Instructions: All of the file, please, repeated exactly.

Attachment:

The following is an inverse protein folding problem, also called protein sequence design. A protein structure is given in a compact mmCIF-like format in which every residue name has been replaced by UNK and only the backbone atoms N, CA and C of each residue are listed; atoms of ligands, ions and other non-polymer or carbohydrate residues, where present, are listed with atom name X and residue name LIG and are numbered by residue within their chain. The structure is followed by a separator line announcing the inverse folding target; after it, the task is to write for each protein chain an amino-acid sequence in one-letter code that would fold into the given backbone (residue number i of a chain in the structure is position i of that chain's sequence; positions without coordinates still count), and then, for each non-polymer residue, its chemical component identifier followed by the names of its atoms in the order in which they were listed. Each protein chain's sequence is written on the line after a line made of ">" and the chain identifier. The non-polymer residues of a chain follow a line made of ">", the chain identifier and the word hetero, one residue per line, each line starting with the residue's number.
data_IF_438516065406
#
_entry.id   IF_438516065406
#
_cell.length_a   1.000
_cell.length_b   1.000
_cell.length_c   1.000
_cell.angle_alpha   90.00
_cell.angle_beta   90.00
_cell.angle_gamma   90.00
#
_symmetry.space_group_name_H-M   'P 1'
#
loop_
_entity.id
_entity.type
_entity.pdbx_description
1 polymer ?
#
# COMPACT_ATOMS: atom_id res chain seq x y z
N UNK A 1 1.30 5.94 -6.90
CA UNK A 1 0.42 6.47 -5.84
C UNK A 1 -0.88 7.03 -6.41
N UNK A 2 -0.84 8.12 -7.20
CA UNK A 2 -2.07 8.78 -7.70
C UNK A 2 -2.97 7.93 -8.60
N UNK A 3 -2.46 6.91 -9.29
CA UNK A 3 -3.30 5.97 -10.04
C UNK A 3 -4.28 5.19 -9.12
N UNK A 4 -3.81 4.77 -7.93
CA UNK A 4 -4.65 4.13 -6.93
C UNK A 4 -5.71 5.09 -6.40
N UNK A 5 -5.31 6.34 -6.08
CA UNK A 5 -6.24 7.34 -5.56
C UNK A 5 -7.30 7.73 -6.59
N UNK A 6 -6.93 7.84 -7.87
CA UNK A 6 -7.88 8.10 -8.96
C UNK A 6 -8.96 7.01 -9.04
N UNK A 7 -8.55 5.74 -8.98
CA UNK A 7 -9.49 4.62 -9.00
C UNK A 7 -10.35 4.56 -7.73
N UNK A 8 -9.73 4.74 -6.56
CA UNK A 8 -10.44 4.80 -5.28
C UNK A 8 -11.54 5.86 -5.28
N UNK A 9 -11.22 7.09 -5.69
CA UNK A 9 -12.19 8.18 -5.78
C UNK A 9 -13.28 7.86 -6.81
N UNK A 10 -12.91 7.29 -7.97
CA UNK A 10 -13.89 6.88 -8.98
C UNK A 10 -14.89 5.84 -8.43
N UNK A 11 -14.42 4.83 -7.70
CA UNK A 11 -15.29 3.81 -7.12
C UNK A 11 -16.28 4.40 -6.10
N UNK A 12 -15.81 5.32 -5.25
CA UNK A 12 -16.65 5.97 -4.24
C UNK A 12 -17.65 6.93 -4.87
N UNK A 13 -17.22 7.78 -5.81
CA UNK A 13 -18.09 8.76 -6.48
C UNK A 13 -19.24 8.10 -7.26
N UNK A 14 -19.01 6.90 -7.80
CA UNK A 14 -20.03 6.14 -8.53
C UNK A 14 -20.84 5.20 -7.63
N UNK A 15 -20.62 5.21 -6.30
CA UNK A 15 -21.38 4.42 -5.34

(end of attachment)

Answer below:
The following is an inverse protein folding problem, also called protein sequence design. A protein structure is given in a compact mmCIF-like format in which every residue name has been replaced by UNK and only the backbone atoms N, CA and C of each residue are listed; atoms of ligands, ions and other non-polymer or carbohydrate residues, where present, are listed with atom name X and residue name LIG and are numbered by residue within their chain. The structure is followed by a separator line announcing the inverse folding target; after it, the task is to write for each protein chain an amino-acid sequence in one-letter code that would fold into the given backbone (residue number i of a chain in the structure is position i of that chain's sequence; positions without coordinates still count), and then, for each non-polymer residue, its chemical component identifier followed by the names of its atoms in the order in which they were listed. Each protein chain's sequence is written on the line after a line made of ">" and the chain identifier. The non-polymer residues of a chain follow a line made of ">", the chain identifier and the word hetero, one residue per line, each line starting with the residue's number.
data_IF_438516065406
#
_entry.id   IF_438516065406
#
_cell.length_a   1.000
_cell.length_b   1.000
_cell.length_c   1.000
_cell.angle_alpha   90.00
_cell.angle_beta   90.00
_cell.angle_gamma   90.00
#
_symmetry.space_group_name_H-M   'P 1'
#
loop_
_entity.id
_entity.type
_entity.pdbx_description
1 polymer ?
#
# COMPACT_ATOMS: atom_id res chain seq x y z
N UNK A 1 1.30 5.94 -6.90
CA UNK A 1 0.42 6.47 -5.84
C UNK A 1 -0.88 7.03 -6.41
N UNK A 2 -0.84 8.12 -7.20
CA UNK A 2 -2.07 8.78 -7.70
C UNK A 2 -2.97 7.93 -8.60
N UNK A 3 -2.46 6.91 -9.29
CA UNK A 3 -3.30 5.97 -10.04
C UNK A 3 -4.28 5.19 -9.12
N UNK A 4 -3.81 4.77 -7.93
CA UNK A 4 -4.65 4.13 -6.93
C UNK A 4 -5.71 5.09 -6.40
N UNK A 5 -5.31 6.34 -6.08
CA UNK A 5 -6.24 7.34 -5.56
C UNK A 5 -7.30 7.73 -6.59
N UNK A 6 -6.93 7.84 -7.87
CA UNK A 6 -7.88 8.10 -8.96
C UNK A 6 -8.96 7.01 -9.04
N UNK A 7 -8.55 5.74 -8.98
CA UNK A 7 -9.49 4.62 -9.00
C UNK A 7 -10.35 4.56 -7.73
N UNK A 8 -9.73 4.74 -6.56
CA UNK A 8 -10.44 4.80 -5.28
C UNK A 8 -11.54 5.86 -5.28
N UNK A 9 -11.22 7.09 -5.69
CA UNK A 9 -12.19 8.18 -5.78
C UNK A 9 -13.28 7.86 -6.81
N UNK A 10 -12.91 7.29 -7.97
CA UNK A 10 -13.89 6.88 -8.98
C UNK A 10 -14.89 5.84 -8.43
N UNK A 11 -14.42 4.83 -7.70
CA UNK A 11 -15.29 3.81 -7.12
C UNK A 11 -16.28 4.40 -6.10
N UNK A 12 -15.81 5.32 -5.25
CA UNK A 12 -16.65 5.97 -4.24
C UNK A 12 -17.65 6.93 -4.87
N UNK A 13 -17.22 7.78 -5.81
CA UNK A 13 -18.09 8.76 -6.48
C UNK A 13 -19.24 8.10 -7.26
N UNK A 14 -19.01 6.90 -7.80
CA UNK A 14 -20.03 6.14 -8.53
C UNK A 14 -20.84 5.20 -7.63
N UNK A 15 -20.62 5.21 -6.30
CA UNK A 15 -21.38 4.42 -5.34